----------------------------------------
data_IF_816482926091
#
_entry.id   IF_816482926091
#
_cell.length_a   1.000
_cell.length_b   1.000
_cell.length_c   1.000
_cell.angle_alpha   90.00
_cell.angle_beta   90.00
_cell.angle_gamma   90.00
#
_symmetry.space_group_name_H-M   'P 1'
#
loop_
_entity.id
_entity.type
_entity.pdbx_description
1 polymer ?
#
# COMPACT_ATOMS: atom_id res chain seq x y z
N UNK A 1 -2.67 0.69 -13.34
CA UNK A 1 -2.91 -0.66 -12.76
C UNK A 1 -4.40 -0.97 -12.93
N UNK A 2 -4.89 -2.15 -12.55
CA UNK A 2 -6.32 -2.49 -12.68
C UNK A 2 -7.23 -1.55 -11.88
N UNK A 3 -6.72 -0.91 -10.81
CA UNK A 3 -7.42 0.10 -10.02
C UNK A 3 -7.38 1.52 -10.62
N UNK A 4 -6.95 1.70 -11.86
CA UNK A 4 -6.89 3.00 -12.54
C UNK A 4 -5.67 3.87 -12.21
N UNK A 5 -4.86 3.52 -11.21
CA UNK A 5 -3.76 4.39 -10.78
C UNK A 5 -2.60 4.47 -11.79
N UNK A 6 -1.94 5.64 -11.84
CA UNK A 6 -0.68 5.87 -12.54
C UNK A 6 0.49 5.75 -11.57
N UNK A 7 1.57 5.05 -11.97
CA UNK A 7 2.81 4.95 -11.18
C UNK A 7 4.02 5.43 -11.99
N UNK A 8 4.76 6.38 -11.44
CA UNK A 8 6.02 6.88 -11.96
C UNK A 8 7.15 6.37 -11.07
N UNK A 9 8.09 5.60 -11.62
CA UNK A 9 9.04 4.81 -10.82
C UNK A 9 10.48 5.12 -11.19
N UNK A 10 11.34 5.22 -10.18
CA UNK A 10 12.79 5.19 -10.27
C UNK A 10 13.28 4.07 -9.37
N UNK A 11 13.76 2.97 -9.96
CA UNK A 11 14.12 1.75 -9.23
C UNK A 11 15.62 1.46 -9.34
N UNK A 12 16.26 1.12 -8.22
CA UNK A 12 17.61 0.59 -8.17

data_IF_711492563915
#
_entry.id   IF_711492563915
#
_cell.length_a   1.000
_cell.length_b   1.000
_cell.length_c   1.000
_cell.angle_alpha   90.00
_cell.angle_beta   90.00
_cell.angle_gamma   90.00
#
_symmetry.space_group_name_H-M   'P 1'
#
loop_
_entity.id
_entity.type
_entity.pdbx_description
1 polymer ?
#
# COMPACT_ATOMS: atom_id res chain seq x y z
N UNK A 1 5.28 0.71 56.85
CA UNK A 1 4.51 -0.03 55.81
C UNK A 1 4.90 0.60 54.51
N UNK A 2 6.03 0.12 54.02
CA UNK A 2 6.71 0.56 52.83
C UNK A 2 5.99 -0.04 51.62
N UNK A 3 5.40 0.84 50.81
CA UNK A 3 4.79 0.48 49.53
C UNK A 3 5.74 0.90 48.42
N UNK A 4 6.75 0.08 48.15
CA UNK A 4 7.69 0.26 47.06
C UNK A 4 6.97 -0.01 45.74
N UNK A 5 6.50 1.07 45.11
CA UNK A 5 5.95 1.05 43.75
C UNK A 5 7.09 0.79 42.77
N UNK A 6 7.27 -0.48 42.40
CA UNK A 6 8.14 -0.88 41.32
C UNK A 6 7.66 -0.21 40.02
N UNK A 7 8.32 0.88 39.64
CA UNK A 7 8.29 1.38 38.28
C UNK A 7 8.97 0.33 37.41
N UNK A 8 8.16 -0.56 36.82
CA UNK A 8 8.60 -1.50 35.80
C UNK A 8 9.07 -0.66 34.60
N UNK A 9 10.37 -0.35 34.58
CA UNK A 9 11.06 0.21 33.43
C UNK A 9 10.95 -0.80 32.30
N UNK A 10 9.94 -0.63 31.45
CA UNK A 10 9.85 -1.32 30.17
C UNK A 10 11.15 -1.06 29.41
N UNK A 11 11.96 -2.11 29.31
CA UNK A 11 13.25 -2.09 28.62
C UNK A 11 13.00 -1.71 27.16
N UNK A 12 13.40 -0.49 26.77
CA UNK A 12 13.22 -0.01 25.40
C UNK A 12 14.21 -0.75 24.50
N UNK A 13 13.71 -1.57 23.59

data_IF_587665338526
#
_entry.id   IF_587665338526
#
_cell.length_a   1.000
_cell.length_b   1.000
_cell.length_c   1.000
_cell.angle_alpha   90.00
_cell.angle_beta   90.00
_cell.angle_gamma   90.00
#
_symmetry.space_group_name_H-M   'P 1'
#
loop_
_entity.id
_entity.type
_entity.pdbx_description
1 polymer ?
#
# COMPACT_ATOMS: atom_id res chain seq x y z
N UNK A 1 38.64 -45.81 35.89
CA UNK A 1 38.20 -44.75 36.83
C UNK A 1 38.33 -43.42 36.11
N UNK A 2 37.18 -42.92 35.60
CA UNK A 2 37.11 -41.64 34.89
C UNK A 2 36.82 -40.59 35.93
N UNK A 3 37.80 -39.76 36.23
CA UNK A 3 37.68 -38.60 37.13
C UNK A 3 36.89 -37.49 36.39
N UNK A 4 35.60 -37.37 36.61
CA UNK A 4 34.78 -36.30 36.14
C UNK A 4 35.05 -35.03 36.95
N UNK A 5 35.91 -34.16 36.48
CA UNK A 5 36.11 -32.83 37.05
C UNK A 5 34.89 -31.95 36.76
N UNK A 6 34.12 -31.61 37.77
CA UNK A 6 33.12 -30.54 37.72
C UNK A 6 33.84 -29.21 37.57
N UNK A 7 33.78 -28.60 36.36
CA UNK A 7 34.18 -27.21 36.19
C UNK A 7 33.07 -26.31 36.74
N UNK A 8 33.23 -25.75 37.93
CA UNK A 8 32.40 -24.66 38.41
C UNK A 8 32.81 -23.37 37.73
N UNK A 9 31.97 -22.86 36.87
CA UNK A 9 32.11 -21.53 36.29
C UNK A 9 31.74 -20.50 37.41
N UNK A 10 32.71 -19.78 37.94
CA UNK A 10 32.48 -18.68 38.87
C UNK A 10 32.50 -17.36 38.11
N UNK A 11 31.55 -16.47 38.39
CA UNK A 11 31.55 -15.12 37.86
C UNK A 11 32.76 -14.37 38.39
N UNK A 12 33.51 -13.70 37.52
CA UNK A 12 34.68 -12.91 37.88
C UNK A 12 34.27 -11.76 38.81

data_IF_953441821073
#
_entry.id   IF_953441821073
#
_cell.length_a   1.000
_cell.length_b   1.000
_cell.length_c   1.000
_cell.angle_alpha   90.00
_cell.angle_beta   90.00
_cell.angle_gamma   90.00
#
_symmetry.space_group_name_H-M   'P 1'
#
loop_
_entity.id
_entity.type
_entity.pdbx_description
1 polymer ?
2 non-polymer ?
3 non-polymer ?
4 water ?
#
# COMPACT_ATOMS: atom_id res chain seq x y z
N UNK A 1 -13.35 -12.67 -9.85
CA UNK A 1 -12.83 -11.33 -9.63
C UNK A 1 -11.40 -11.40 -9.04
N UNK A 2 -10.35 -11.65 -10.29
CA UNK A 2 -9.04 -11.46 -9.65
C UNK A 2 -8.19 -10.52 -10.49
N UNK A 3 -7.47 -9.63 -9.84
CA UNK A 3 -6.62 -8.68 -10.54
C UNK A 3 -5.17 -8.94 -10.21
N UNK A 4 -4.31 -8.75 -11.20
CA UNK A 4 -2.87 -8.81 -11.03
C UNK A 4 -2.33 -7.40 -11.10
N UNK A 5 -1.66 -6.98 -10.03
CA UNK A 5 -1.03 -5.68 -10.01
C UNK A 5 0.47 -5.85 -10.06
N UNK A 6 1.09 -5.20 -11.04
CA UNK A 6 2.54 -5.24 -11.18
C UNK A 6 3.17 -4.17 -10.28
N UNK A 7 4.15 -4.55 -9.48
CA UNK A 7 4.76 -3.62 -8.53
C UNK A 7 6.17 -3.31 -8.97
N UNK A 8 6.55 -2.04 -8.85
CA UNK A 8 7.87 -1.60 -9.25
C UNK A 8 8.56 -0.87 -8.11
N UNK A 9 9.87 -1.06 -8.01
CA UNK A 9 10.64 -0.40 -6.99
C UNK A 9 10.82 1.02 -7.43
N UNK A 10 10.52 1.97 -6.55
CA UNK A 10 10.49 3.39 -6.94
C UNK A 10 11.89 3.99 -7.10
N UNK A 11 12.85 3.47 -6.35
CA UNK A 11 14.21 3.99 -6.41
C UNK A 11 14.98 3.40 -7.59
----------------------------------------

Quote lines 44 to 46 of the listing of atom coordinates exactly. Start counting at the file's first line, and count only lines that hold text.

C UNK A 8 7.15 6.37 -11.07
N UNK A 9 8.09 5.60 -11.62
CA UNK A 9 9.04 4.81 -10.82